Friday, February 05, 2010

TOP STORY >> City purchases alert system to help save lives

Leader staff writer

The Jacksonville City Council agreed Thursday night to spend up to $22,500 for a computerized system that will call residents in cases of emergencies, alerts and even more mundane news like a change in the garbage schedule.

Cabot has been using the rapid emergency-communication system known as CodeRED for about six months, and Mayor Eddie Jo Williams is very pleased with it.

Tornadoes are the main reason Cabot is willing to pay $15,000 a year for the service ($10,000 for general messages and $5,000 for the weather alerts), the mayor said.

Cabot was almost destroyed by a tornado more than 30 years ago and it was hit twice last year.

The Cabot mayor said the city has the system that calls everyone in the city anytime the tornado sirens are sounded.

According to Jill Mason, a company representative who gave a 45-minute presentation to the council, the CodeRED Emergency Notification System is a high-volume, high-speed communication service available for mass emergency notifications. CodeRED employs a one-of-a-kind Internet mapping capability for geographic targeting of calls, coupled with a high-speed telephone-calling system capable of delivering millions of customized prerecorded emergency messages directly to homes and businesses every day.

The company is based in Ormond, Fla.

Jacksonville has purchased two tiers of the warning system—the weather-alert programming and the one for city announcements.

The tier for city announcements is restricted to 50,000 minutes of use per year, but the city can buy more time if needed. Any weather alerts that go out on the system don’t count against the minutes.

Mason said that 50,000 minutes will probably be two to three times more minutes than the city needs. “It works out to 100,000 30-second calls and not all messages will be that long or go to everyone.”

Under the computerized calling system the city will be able to target neighborhoods, businesses and even individual streets.

So if a water pipe breaks near Martin and First streets the city can place an overlay on the computer map and only people in that area will be called and warned.

Mason said the system has proven its effectiveness and usefulness in a number of storms and natural disasters over the years.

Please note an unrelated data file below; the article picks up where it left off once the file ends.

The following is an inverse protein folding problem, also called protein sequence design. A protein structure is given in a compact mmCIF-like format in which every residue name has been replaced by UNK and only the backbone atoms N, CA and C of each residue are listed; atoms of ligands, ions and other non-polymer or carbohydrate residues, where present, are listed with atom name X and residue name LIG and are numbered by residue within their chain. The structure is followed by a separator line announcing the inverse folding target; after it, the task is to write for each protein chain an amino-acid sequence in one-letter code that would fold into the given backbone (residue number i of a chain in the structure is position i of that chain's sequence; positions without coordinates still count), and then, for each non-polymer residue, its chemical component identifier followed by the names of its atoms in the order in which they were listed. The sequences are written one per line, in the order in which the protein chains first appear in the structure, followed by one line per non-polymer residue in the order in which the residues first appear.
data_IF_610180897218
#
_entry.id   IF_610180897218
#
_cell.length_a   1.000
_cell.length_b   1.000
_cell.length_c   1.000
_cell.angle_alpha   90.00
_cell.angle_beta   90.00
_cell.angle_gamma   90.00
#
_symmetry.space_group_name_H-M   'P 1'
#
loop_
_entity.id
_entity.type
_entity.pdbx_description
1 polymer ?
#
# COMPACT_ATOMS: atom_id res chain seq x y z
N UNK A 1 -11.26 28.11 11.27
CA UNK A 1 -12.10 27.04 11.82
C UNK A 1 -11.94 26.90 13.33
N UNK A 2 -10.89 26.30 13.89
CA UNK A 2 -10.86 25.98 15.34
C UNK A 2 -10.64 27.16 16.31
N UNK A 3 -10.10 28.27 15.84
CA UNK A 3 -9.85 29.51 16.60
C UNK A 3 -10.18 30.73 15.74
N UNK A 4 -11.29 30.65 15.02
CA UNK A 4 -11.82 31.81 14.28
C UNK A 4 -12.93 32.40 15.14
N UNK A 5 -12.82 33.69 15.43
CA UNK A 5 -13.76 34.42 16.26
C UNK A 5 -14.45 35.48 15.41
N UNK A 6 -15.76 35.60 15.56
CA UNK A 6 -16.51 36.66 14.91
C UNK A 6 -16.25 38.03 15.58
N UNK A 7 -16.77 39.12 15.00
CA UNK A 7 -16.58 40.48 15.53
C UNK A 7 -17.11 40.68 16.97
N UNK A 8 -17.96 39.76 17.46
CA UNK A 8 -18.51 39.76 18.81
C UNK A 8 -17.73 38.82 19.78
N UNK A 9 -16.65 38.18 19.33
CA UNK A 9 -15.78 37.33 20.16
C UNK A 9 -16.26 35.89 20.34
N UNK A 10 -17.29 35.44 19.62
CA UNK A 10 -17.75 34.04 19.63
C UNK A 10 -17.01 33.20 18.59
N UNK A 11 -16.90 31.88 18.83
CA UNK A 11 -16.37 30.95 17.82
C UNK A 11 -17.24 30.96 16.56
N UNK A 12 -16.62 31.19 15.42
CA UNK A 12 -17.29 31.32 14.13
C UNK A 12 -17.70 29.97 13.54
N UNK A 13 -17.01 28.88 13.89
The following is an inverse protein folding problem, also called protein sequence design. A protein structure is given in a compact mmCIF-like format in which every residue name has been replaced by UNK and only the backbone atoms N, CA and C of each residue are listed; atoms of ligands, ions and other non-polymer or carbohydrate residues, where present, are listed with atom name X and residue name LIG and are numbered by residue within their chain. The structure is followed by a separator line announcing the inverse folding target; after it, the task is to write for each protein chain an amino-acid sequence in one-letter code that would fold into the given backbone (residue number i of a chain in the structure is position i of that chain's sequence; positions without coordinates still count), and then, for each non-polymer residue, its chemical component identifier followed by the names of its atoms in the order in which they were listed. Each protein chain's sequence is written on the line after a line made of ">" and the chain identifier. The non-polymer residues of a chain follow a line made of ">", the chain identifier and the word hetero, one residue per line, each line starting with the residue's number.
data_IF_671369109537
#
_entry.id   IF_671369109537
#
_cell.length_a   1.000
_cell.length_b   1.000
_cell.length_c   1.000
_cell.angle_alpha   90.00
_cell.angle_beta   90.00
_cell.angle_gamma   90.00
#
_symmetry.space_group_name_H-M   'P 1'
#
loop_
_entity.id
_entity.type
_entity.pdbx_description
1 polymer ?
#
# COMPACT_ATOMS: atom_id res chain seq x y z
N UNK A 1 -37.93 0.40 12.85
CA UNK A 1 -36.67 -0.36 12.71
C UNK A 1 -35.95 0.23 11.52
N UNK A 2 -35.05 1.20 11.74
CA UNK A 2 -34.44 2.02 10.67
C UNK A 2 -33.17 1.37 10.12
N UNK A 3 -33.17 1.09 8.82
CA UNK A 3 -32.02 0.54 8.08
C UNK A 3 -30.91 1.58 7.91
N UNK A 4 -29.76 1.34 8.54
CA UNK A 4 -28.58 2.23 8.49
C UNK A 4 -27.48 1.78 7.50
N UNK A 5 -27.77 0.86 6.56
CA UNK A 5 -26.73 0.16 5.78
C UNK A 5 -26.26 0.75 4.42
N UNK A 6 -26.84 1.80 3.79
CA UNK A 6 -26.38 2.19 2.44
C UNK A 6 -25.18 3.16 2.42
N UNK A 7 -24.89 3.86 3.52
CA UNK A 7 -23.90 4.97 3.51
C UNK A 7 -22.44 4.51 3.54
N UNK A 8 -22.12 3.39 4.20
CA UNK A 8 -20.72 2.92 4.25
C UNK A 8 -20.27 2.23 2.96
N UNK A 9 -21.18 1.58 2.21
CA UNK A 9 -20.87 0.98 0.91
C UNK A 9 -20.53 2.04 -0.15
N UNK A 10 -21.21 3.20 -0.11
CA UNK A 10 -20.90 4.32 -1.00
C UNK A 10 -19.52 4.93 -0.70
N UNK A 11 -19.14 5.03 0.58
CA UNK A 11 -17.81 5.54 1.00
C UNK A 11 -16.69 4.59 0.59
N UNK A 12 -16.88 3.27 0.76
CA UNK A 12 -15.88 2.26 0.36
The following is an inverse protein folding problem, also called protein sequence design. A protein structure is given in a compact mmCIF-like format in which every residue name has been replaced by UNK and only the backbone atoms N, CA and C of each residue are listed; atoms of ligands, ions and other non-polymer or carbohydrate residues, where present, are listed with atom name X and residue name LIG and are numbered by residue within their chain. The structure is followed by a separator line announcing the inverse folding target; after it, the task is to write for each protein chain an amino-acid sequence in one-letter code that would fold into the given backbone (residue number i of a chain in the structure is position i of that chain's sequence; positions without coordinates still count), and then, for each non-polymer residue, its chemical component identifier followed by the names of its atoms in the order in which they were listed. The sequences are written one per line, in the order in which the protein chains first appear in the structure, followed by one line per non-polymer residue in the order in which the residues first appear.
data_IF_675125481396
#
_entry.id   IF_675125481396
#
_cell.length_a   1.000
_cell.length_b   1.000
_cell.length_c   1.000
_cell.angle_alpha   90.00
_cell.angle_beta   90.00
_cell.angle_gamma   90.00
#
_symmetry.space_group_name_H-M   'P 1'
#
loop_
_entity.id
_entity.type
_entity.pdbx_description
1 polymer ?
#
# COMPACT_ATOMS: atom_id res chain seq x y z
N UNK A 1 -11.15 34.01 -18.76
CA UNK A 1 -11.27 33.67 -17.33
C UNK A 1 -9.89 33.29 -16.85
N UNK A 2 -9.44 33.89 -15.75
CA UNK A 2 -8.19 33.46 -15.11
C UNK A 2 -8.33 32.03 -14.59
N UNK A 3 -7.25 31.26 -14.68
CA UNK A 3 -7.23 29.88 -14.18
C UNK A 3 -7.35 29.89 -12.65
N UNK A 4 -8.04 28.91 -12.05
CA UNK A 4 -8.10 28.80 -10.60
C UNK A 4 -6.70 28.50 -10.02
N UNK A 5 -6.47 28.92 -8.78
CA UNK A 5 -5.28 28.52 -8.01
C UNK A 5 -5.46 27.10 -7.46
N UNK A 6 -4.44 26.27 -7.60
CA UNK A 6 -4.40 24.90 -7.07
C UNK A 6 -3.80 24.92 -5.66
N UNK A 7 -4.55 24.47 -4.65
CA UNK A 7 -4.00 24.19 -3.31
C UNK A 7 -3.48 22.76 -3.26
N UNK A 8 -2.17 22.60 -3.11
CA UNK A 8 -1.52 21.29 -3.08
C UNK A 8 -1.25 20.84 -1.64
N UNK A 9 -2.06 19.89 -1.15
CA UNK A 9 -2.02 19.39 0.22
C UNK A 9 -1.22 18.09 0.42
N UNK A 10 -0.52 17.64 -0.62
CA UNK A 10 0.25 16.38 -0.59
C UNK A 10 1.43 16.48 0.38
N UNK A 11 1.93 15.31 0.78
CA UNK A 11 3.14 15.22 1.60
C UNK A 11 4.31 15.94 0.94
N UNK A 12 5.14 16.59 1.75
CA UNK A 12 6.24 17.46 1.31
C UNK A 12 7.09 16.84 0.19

The system can also be used to send out missing-child alerts and other police alerts.

The storm-warning tier will be controlled by the National Weather Service, which would call only those city residents who live in the path of a tornado and who have signed up for storm warnings.

Jacksonville Mayor Gary Fletcher predicted the system would eventually replace the tornado sirens. “As the city grows and the siren system ages, it becomes very expensive to maintain.”

He added that tornado sirens are designed to be heard outside and sometimes inside. But they often can’t be heard over vacuum cleaners, televisions and washing machines.

The Jacksonville council waived procedures to get the purchase of the CodeRED system on the agenda and approved because of the closeness to the state’s severe weather season.

When asked how quickly the system could be up and running, Mason said it could be operational within a few weeks.

The system calls cell phones and land lines. It also has the capability to email, text and tweeter messages.

Residents will have to go online to register for the alerts, but Mason said it was a simple process.

Once the city is ready, CodeRED will begin a major public push to get residents registered to receive the calls.

Because the Jacksonville budget has already been set, the $22,500 ($15,000 for the city or general-announcement tier and $7,500 for the weather alerts) the money will come out of Jacksonville’s $100,000 contingency fund.

Fletcher said as the 2010 budget was being worked, most departments were able to keep at least one item on their wish list.

“This is what was on mine,” he said.